Details remain spotty, but early reports indicate a U.S. drone strike was carried out on a terrorist training camp in Somalia just as a very large group of fighters had amassed. Sources told the Washington Post and other outlets that the targets planned to attack U.S. interests in area.
The camp, which was tied to the notoriously brutal African terror group Al Shabaab—a group that actively aligns itself with ISIS—was located about 120 miles north of Mogadishu. It had been under surveillance for some time before the strike was authorized. The final call came as intelligence showed that the fighters at the camp posed an imminent threat to the small group of U.S. special forces deployed to Somalia to advise and assist Somali and African Union troops.
NBC reports that its sources state the strike was largely prompted by a strange scene at the camp. A large group of fighters was in formation, conducting what appeared to be a ceremony of some kind.
Some sort of ritual and/or prayer before a planned operation may have given the unmanned aircraft overhead the perfect opportunity to strike with maximum results. Still, 150 plus militants killed without any known civilian deaths is an amazing statistic for a drone.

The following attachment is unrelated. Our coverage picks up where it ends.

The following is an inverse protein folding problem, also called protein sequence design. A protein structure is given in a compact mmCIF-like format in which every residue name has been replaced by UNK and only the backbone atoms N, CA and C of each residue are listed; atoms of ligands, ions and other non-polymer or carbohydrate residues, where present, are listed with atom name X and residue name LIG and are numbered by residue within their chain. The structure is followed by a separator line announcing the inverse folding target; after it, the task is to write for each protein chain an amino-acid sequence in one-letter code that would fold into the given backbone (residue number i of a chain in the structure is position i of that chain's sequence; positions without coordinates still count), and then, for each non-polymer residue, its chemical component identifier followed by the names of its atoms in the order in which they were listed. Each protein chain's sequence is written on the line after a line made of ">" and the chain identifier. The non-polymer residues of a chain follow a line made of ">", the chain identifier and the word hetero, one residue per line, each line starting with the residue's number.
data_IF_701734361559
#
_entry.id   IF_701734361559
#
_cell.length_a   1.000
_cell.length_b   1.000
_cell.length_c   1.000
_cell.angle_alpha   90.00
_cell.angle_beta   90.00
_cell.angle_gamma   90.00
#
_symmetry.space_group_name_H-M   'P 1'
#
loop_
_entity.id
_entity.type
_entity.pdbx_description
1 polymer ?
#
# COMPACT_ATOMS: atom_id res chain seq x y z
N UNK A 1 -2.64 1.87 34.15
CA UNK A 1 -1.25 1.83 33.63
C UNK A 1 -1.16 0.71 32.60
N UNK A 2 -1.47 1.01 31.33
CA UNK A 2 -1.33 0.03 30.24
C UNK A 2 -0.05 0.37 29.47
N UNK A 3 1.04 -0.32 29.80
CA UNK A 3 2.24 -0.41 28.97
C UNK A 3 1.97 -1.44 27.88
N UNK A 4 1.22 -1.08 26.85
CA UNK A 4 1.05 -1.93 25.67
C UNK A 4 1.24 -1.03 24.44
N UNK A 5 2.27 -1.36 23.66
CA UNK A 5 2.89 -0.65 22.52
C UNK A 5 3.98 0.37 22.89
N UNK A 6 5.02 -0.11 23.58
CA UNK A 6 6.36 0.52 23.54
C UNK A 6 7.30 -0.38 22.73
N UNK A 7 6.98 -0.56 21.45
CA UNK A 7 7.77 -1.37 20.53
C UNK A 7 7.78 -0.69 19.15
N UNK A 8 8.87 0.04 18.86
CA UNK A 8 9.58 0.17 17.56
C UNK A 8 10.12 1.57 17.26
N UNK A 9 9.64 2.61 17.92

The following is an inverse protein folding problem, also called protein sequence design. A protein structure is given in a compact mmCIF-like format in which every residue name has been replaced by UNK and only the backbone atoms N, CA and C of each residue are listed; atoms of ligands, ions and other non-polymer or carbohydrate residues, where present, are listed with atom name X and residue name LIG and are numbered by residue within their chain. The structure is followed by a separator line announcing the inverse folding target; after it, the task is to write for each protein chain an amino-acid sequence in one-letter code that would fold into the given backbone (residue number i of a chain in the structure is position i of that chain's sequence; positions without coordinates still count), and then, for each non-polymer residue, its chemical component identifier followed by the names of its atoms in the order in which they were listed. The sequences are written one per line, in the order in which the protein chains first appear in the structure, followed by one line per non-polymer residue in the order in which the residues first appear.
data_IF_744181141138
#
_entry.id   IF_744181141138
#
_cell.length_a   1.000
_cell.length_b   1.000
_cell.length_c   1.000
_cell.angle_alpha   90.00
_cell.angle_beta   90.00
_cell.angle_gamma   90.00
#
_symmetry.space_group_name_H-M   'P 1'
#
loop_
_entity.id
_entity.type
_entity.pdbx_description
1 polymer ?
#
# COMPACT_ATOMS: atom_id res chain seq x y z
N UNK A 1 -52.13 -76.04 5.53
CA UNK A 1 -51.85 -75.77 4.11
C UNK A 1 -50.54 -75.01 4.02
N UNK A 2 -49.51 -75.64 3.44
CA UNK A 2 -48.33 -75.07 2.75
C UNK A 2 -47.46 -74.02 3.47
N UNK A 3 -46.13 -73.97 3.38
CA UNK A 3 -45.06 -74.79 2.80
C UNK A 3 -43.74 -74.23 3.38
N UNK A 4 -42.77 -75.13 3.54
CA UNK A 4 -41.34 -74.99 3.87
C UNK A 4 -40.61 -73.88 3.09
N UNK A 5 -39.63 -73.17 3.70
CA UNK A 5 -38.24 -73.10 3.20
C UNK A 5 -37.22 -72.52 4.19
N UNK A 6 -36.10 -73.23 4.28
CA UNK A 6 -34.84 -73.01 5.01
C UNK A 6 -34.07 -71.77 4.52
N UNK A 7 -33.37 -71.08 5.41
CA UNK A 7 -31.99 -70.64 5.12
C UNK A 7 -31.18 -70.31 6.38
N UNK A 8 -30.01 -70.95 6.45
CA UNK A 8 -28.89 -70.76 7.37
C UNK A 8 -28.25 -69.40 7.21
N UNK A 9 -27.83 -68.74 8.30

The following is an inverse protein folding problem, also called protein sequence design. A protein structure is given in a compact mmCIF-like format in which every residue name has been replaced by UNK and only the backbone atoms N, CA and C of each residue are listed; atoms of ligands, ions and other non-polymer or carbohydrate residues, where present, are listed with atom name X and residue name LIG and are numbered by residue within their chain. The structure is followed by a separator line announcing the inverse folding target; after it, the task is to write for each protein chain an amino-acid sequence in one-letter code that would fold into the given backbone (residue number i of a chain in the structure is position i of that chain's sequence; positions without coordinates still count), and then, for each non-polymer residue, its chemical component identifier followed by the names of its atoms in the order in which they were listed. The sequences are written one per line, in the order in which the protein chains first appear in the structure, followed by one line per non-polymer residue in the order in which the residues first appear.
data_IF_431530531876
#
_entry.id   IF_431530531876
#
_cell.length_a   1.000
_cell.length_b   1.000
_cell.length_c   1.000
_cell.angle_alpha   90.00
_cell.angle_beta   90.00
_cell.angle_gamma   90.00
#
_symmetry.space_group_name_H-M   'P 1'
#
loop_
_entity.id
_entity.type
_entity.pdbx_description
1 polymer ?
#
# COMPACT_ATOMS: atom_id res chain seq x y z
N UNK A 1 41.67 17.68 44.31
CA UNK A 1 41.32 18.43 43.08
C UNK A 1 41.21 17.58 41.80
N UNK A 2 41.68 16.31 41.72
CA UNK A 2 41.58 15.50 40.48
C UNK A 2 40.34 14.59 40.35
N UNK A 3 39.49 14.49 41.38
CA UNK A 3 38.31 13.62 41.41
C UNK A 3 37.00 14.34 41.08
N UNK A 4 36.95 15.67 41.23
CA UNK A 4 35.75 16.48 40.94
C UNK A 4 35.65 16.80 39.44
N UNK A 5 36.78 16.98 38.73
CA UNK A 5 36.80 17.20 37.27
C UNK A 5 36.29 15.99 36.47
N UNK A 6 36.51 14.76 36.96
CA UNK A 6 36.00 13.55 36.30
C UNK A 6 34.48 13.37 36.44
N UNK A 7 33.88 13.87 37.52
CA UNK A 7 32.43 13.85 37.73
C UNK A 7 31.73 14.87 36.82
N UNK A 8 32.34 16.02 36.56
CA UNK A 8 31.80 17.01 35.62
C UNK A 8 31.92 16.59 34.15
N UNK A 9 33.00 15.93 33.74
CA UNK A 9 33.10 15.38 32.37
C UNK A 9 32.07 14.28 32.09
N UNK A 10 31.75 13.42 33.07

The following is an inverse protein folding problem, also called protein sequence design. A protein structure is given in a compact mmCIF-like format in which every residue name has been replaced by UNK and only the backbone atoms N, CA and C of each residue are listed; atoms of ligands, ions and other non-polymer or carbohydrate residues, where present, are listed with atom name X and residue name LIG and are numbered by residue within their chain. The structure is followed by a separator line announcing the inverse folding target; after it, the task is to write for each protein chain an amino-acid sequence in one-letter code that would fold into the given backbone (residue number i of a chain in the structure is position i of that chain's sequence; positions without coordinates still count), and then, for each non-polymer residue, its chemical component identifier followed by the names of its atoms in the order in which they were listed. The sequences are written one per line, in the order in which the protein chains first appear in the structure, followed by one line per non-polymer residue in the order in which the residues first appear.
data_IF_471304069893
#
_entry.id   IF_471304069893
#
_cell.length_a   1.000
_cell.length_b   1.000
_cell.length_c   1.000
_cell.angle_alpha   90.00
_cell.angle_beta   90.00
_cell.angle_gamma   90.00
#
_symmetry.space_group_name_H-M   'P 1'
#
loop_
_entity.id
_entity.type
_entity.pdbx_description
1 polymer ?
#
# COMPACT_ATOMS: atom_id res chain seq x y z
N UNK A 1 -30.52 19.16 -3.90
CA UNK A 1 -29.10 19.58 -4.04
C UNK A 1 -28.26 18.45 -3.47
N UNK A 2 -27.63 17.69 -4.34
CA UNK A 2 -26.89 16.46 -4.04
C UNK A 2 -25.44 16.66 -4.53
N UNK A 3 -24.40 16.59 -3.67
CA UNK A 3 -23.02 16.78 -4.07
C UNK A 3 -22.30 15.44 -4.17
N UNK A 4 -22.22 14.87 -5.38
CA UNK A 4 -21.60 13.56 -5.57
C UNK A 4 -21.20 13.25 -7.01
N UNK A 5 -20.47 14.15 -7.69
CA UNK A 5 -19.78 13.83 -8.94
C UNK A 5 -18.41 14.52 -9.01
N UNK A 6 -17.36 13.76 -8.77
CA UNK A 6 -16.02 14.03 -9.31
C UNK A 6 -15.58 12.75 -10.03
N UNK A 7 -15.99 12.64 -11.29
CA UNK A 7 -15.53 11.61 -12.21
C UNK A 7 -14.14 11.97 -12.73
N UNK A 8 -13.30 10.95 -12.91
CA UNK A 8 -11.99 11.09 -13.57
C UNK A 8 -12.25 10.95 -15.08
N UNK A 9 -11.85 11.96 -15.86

The MQ-9 Reaper commonly carriers a load of four AGM-114 Hellfire missiles and a pair of GBU-12 500 pound laser guided bombs. If the majority of the fighters were packed together in the open, this is enough firepower to have significant effects, although it is probable that other aircraft were involved, including manned fighters.
It remains unclear if any of Al Shabaab’s top leadership were taken out in the strike, or exactly what type of attack the group had planned. Additionally, we don’t know if any fighters are thought to have escaped the drone’s crosshairs.
American unmanned aircraft operations are quite the norm over Somalia and the Horn of Africa. These aircraft are based primarily in Djibouti, along with special operations aircraft, namely CV-22 Ospreys, as well as other aircraft belonging to multiple U.S. governmental agencies.
In the past, a detachment of U.S. Air Force, Navy or Marine fighter aircraft have also been based at the sprawling African outpost. These fighters were mainly used for contingency operations during America’s involvement in counter-terror operations in Yemen. Now that these operations have largely ceased, this capability could have been retained for attacks just like the one unveiled today.
Will will keep you updated as more details on this strike unfold.
Contact the author at Tyler@jalopnik.com.
Photos via DoD